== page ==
However, the use of eRehabilitation in daily practice lacks worldwide [14] and the uptake of eRehabilitation is hamper by many factors. This included lack of confidence with hardware or software [15, 16], fear of losing social face-to-face contact [17, 18] and lack of meaningful reimbursement [7, 19]. In order to make eRehabilitation feasible, programs need to be tailored to the patients’ needs and sufficient support of a helpdesk for ICT is a prerequisite [20]. Studies performed in western countries concluded that eRehabilitation programs are generally considered feasible [5], however, in low- and middle income countries, future trails on the feasibility are needed [13]. Furthermore, it has been shown that eRehabilitation interventions need to address culture-specific issues in order to be effective [21], however, eRehabilitation interventions for patients are rarely culturally-adapted [22].

To improve the uptake of eRehabilitation after stroke, the identification of barriers and facilitators influencing this use is needed [22]. Most of the abovementioned research about barriers/facilitators in the use of eRehabilitation is performed in western countries (America, Canada, Australia, Europe), and as far as we know, no research is performed on the differences between western countries and other regions. Therefore, the aim of this paper is to describe the differences and similarities in factors influencing the use of eRehabilitation after stroke between Brazil and the Netherlands, countries with different cultures and healthcare systems.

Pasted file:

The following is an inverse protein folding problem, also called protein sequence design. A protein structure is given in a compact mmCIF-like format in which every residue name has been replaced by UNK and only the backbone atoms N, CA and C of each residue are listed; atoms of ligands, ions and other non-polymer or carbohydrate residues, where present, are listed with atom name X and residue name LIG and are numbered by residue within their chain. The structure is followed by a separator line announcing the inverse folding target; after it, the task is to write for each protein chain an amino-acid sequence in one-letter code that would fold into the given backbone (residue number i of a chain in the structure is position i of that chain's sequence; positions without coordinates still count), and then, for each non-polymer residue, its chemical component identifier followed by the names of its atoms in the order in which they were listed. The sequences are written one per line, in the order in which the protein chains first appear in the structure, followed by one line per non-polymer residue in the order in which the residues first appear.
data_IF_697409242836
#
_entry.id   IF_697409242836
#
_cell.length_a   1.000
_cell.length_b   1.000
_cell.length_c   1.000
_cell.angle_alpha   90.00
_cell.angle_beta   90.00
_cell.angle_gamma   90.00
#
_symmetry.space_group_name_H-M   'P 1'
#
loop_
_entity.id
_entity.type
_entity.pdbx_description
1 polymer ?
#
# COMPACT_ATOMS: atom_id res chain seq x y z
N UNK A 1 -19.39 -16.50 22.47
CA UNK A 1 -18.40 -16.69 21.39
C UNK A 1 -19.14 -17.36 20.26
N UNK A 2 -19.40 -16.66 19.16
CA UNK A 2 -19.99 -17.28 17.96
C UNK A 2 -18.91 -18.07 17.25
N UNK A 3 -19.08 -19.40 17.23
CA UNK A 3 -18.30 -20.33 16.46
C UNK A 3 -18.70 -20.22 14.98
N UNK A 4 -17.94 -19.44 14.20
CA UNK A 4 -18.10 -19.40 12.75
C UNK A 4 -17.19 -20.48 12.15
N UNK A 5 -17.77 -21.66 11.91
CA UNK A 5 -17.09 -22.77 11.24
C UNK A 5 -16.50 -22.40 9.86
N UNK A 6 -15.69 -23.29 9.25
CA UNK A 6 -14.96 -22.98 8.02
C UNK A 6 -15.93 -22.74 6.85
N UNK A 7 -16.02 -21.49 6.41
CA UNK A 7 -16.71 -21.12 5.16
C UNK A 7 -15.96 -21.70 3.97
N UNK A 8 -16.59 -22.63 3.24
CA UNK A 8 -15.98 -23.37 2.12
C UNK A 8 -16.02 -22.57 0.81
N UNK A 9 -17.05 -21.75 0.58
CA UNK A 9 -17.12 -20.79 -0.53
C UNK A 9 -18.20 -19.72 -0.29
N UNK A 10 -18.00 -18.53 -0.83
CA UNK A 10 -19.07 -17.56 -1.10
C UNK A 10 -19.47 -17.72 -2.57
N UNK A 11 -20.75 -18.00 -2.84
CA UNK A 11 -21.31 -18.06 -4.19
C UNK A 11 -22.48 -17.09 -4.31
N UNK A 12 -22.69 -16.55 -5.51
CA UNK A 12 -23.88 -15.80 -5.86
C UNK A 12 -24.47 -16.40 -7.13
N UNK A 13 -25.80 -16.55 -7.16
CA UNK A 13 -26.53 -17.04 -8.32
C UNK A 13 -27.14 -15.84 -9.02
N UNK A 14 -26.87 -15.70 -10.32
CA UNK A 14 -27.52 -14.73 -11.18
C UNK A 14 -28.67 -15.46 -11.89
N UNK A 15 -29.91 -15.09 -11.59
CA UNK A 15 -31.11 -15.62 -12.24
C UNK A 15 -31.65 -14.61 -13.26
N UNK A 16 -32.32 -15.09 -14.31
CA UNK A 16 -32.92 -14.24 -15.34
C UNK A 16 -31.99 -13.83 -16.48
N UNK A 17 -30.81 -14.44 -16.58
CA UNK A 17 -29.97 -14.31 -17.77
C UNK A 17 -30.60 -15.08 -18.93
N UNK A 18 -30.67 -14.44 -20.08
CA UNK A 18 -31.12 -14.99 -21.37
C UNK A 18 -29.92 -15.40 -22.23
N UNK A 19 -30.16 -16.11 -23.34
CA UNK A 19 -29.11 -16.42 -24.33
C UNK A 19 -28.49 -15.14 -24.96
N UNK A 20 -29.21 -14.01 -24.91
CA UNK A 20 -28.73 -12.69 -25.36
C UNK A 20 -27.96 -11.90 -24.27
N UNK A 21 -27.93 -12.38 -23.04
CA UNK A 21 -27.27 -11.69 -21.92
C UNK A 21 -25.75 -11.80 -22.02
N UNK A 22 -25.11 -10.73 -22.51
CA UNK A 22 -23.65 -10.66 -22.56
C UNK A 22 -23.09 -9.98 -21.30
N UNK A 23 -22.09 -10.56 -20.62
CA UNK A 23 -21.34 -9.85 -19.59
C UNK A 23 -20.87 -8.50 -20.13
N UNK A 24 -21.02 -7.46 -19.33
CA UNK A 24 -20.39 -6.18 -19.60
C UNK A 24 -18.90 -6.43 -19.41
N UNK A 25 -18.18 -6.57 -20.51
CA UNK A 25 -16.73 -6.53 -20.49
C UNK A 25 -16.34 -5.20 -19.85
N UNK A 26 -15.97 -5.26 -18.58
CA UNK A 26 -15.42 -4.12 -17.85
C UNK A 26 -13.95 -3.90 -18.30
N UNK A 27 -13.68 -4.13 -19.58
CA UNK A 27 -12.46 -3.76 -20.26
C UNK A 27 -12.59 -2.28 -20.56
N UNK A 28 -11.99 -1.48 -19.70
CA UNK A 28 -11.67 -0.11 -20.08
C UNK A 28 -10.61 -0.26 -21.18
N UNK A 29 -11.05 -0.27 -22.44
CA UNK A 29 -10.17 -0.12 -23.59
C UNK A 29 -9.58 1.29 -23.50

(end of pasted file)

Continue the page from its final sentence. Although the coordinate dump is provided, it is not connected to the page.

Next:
To identify differences and similarities in factors influencing the use of eRehabilitation after stroke between Brazilian and Dutch healthcare professionals, cross-sectional study conducted in a medical specialist rehabilitation setting involved a one-time cross-sectional online survey. This survey was developed based on the results of a preceding focus group study [23] and was conducted among Brazilian healthcare professionals (BHP) and Dutch healthcare professionals (DHP) working in stroke rehabilitation. The COREQ guidelines were used for adequate design of the focus groups [24] and STROBE statements were used for adequate sampling, analyses and reporting of the survey [25].



Brazil has 209 million inhabitants, of which 70% has internet access. Brazil has a population density of 25 inhabitants/km2 and gross domestic product of 8.2 US dollar/inhabitant. Data from a national prospective study indicate an annual incidence of 108 cases per 100,000 inhabitants. Stroke Care Guidelines are established involving pre-hospital treatment, intervention in acute stroke, and follow-up at rehabilitation centres [26, 27]. Rehabilitation can take place on an outpatient basis, an inpatient basis, or during hospitalization. In all settings, interventions are delivered by multidisciplinary teams working in an interdisciplinary manner with active patient participation and family inclusion. Specialized professionals include physicians, nurses, social workers, physical therapists, occupational therapists, speech therapists, psychologists, hospital educators, physical education instructors, and nutritionists. The treatment and rehabilitation process are free of charge; the national health budget covers all costs.